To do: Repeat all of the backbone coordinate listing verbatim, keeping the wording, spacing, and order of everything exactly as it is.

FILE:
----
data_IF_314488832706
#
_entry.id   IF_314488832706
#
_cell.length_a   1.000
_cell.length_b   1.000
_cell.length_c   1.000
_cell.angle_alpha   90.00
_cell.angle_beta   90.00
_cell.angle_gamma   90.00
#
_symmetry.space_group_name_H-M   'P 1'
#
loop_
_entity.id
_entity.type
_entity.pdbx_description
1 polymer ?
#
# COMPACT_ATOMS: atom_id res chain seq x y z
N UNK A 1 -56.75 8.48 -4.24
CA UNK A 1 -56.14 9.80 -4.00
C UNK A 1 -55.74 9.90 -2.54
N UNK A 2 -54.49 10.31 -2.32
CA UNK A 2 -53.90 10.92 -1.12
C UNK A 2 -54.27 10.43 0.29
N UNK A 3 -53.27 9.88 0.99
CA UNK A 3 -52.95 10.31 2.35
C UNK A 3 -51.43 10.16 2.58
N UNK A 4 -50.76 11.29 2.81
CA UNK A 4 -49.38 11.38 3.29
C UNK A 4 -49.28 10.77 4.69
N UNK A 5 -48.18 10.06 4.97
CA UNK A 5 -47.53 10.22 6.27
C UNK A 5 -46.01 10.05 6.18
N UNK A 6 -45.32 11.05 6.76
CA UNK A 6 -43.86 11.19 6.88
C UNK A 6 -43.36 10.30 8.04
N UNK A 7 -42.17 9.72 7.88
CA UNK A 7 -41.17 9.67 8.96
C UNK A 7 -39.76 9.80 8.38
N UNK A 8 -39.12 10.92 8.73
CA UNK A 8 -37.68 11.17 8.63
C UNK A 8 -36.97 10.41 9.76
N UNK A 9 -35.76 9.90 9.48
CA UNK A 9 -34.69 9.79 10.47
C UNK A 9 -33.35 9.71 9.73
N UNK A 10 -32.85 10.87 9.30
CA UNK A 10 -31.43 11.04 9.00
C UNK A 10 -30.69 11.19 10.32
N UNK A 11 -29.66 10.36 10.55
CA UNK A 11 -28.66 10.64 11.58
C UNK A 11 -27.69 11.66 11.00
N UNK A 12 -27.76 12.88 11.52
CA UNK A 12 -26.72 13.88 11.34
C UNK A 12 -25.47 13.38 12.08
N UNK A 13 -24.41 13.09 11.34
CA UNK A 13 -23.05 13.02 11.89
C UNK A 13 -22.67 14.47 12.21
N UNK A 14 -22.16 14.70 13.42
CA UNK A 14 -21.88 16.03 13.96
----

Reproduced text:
data_IF_314488832706
#
_entry.id   IF_314488832706
#
_cell.length_a   1.000
_cell.length_b   1.000
_cell.length_c   1.000
_cell.angle_alpha   90.00
_cell.angle_beta   90.00
_cell.angle_gamma   90.00
#
_symmetry.space_group_name_H-M   'P 1'
#
loop_
_entity.id
_entity.type
_entity.pdbx_description
1 polymer ?
#
# COMPACT_ATOMS: atom_id res chain seq x y z
N UNK A 1 -56.75 8.48 -4.24
CA UNK A 1 -56.14 9.80 -4.00
C UNK A 1 -55.74 9.90 -2.54
N UNK A 2 -54.49 10.31 -2.32
CA UNK A 2 -53.90 10.92 -1.12
C UNK A 2 -54.27 10.43 0.29
N UNK A 3 -53.27 9.88 0.99
CA UNK A 3 -52.95 10.31 2.35
C UNK A 3 -51.43 10.16 2.58
N UNK A 4 -50.76 11.29 2.81
CA UNK A 4 -49.38 11.38 3.29
C UNK A 4 -49.28 10.77 4.69
N UNK A 5 -48.18 10.06 4.97
CA UNK A 5 -47.53 10.22 6.27
C UNK A 5 -46.01 10.05 6.18
N UNK A 6 -45.32 11.05 6.76
CA UNK A 6 -43.86 11.19 6.88
C UNK A 6 -43.36 10.30 8.04
N UNK A 7 -42.17 9.72 7.88
CA UNK A 7 -41.17 9.67 8.96
C UNK A 7 -39.76 9.80 8.38
N UNK A 8 -39.12 10.92 8.73
CA UNK A 8 -37.68 11.17 8.63
C UNK A 8 -36.97 10.41 9.76
N UNK A 9 -35.76 9.90 9.48
CA UNK A 9 -34.69 9.79 10.47
C UNK A 9 -33.35 9.71 9.73
N UNK A 10 -32.85 10.87 9.30
CA UNK A 10 -31.43 11.04 9.00
C UNK A 10 -30.69 11.19 10.32
N UNK A 11 -29.66 10.36 10.55
CA UNK A 11 -28.66 10.64 11.58
C UNK A 11 -27.69 11.66 11.00
N UNK A 12 -27.76 12.88 11.52
CA UNK A 12 -26.72 13.88 11.34
C UNK A 12 -25.47 13.38 12.08
N UNK A 13 -24.41 13.09 11.34
CA UNK A 13 -23.05 13.02 11.89
C UNK A 13 -22.67 14.47 12.21
N UNK A 14 -22.16 14.70 13.42
CA UNK A 14 -21.88 16.03 13.96